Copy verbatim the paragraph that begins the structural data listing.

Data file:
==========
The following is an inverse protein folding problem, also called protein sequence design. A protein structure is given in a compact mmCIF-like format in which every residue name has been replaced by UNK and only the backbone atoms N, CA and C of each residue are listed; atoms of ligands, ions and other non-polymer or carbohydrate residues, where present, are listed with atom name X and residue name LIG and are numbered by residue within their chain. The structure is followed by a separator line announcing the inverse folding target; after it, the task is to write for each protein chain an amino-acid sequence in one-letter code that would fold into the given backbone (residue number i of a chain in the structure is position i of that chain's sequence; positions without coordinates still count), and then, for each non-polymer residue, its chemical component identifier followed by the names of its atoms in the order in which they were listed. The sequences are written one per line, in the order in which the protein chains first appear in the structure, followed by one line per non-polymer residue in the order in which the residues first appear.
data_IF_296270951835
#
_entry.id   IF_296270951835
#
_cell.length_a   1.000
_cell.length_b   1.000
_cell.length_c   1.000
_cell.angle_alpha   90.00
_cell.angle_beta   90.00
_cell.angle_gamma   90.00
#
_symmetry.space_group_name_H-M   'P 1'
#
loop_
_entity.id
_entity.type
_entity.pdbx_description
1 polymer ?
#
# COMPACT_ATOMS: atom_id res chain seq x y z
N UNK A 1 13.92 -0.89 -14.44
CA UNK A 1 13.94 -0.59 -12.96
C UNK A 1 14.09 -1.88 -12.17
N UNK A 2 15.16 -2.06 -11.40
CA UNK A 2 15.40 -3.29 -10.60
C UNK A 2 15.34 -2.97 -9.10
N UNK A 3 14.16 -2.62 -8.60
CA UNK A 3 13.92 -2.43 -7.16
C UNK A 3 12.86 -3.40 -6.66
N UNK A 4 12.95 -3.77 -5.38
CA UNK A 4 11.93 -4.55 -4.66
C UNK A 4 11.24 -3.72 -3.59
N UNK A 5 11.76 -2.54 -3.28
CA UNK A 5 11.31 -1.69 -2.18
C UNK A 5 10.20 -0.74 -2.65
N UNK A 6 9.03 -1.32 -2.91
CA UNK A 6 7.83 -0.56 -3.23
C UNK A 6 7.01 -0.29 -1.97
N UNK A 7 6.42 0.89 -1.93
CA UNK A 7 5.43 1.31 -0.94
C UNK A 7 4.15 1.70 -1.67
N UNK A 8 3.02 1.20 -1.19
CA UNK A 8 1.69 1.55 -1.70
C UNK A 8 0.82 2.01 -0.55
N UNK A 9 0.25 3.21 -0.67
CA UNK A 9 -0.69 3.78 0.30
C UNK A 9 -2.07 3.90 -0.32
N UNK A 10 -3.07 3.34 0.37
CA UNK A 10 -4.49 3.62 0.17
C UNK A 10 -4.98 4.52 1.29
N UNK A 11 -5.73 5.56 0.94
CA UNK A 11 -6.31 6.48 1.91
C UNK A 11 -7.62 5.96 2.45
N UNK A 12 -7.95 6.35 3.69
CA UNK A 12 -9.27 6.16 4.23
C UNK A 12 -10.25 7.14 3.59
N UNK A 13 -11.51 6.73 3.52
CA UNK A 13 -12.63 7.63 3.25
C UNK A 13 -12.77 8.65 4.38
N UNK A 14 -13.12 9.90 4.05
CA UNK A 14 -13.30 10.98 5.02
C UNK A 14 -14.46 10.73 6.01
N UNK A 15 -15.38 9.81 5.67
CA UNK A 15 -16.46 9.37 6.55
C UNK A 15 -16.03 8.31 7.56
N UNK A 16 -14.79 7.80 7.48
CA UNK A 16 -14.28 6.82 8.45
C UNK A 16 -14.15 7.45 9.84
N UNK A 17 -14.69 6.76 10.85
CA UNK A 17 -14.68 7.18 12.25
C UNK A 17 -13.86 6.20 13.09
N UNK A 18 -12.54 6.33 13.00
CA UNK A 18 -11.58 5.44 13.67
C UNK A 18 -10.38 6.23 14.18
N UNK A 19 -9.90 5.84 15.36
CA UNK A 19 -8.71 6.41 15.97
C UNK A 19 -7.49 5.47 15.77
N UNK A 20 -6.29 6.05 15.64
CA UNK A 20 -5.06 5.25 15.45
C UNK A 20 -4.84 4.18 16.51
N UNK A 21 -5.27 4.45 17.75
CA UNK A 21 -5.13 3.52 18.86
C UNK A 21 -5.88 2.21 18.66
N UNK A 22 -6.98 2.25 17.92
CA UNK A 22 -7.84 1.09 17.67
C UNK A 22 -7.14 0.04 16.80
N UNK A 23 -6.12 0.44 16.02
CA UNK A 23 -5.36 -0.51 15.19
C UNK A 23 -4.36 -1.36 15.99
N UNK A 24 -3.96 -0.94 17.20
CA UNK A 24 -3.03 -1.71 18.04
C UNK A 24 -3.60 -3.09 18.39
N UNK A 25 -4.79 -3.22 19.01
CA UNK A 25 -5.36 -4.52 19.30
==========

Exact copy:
The following is an inverse protein folding problem, also called protein sequence design. A protein structure is given in a compact mmCIF-like format in which every residue name has been replaced by UNK and only the backbone atoms N, CA and C of each residue are listed; atoms of ligands, ions and other non-polymer or carbohydrate residues, where present, are listed with atom name X and residue name LIG and are numbered by residue within their chain. The structure is followed by a separator line announcing the inverse folding target; after it, the task is to write for each protein chain an amino-acid sequence in one-letter code that would fold into the given backbone (residue number i of a chain in the structure is position i of that chain's sequence; positions without coordinates still count), and then, for each non-polymer residue, its chemical component identifier followed by the names of its atoms in the order in which they were listed. The sequences are written one per line, in the order in which the protein chains first appear in the structure, followed by one line per non-polymer residue in the order in which the residues first appear.